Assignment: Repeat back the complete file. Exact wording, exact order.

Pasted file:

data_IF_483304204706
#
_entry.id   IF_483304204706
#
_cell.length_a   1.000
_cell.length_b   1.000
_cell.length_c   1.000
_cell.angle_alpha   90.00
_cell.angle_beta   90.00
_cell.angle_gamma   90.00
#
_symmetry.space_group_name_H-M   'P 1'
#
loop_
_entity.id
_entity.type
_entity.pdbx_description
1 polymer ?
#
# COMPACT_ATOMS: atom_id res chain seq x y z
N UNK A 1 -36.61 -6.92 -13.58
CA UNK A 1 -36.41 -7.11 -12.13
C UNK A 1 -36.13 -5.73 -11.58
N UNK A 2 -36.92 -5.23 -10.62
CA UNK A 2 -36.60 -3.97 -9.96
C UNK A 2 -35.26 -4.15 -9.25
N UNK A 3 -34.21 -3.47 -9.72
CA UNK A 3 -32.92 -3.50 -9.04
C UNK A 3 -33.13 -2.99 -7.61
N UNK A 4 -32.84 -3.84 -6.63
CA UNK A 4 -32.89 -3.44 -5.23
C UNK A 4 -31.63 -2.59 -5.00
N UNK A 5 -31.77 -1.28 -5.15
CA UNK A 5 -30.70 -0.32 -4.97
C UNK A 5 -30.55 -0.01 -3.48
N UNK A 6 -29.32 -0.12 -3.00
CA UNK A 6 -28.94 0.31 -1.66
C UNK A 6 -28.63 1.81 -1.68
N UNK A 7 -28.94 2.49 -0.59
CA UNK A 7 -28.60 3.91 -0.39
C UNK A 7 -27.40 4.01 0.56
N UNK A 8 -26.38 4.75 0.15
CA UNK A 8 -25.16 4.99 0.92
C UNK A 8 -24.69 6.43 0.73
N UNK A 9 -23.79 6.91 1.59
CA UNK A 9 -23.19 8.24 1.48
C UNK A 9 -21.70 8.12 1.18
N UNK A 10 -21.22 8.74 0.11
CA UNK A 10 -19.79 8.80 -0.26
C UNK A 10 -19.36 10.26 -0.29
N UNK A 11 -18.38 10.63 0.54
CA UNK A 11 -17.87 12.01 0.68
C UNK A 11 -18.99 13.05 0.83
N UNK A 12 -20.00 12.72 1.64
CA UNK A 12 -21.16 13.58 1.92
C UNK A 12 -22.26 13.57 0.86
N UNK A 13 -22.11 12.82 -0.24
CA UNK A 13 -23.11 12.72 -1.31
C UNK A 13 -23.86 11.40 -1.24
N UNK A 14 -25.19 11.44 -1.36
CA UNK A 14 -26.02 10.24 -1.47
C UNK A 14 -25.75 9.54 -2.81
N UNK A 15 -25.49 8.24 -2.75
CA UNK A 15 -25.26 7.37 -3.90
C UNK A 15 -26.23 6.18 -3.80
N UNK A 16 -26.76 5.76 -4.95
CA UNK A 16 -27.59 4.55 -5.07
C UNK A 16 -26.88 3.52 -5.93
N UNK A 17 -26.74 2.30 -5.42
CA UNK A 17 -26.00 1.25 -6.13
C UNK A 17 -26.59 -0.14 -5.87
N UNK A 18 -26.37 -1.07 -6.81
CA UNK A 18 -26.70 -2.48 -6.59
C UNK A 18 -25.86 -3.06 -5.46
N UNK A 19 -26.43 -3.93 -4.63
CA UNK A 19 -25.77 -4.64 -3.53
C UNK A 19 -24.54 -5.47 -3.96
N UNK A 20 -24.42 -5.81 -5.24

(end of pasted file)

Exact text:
data_IF_483304204706
#
_entry.id   IF_483304204706
#
_cell.length_a   1.000
_cell.length_b   1.000
_cell.length_c   1.000
_cell.angle_alpha   90.00
_cell.angle_beta   90.00
_cell.angle_gamma   90.00
#
_symmetry.space_group_name_H-M   'P 1'
#
loop_
_entity.id
_entity.type
_entity.pdbx_description
1 polymer ?
#
# COMPACT_ATOMS: atom_id res chain seq x y z
N UNK A 1 -36.61 -6.92 -13.58
CA UNK A 1 -36.41 -7.11 -12.13
C UNK A 1 -36.13 -5.73 -11.58
N UNK A 2 -36.92 -5.23 -10.62
CA UNK A 2 -36.60 -3.97 -9.96
C UNK A 2 -35.26 -4.15 -9.25
N UNK A 3 -34.21 -3.47 -9.72
CA UNK A 3 -32.92 -3.50 -9.04
C UNK A 3 -33.13 -2.99 -7.61
N UNK A 4 -32.84 -3.84 -6.63
CA UNK A 4 -32.89 -3.44 -5.23
C UNK A 4 -31.63 -2.59 -5.00
N UNK A 5 -31.77 -1.28 -5.15
CA UNK A 5 -30.70 -0.32 -4.97
C UNK A 5 -30.55 -0.01 -3.48
N UNK A 6 -29.32 -0.12 -3.00
CA UNK A 6 -28.94 0.31 -1.66
C UNK A 6 -28.63 1.81 -1.68
N UNK A 7 -28.94 2.49 -0.59
CA UNK A 7 -28.60 3.91 -0.39
C UNK A 7 -27.40 4.01 0.56
N UNK A 8 -26.38 4.75 0.15
CA UNK A 8 -25.16 4.99 0.92
C UNK A 8 -24.69 6.43 0.73
N UNK A 9 -23.79 6.91 1.59
CA UNK A 9 -23.19 8.24 1.48
C UNK A 9 -21.70 8.12 1.18
N UNK A 10 -21.22 8.74 0.11
CA UNK A 10 -19.79 8.80 -0.26
C UNK A 10 -19.36 10.26 -0.29
N UNK A 11 -18.38 10.63 0.54
CA UNK A 11 -17.87 12.01 0.68
C UNK A 11 -18.99 13.05 0.83
N UNK A 12 -20.00 12.72 1.64
CA UNK A 12 -21.16 13.58 1.92
C UNK A 12 -22.26 13.57 0.86
N UNK A 13 -22.11 12.82 -0.24
CA UNK A 13 -23.11 12.72 -1.31
C UNK A 13 -23.86 11.40 -1.24
N UNK A 14 -25.19 11.44 -1.36
CA UNK A 14 -26.02 10.24 -1.47
C UNK A 14 -25.75 9.54 -2.81
N UNK A 15 -25.49 8.24 -2.75
CA UNK A 15 -25.26 7.37 -3.90
C UNK A 15 -26.23 6.18 -3.80
N UNK A 16 -26.76 5.76 -4.95
CA UNK A 16 -27.59 4.55 -5.07
C UNK A 16 -26.88 3.52 -5.93
N UNK A 17 -26.74 2.30 -5.42
CA UNK A 17 -26.00 1.25 -6.13
C UNK A 17 -26.59 -0.14 -5.87
N UNK A 18 -26.37 -1.07 -6.81
CA UNK A 18 -26.70 -2.48 -6.59
C UNK A 18 -25.86 -3.06 -5.46
N UNK A 19 -26.43 -3.93 -4.63
CA UNK A 19 -25.77 -4.64 -3.53
C UNK A 19 -24.54 -5.47 -3.96
N UNK A 20 -24.42 -5.81 -5.24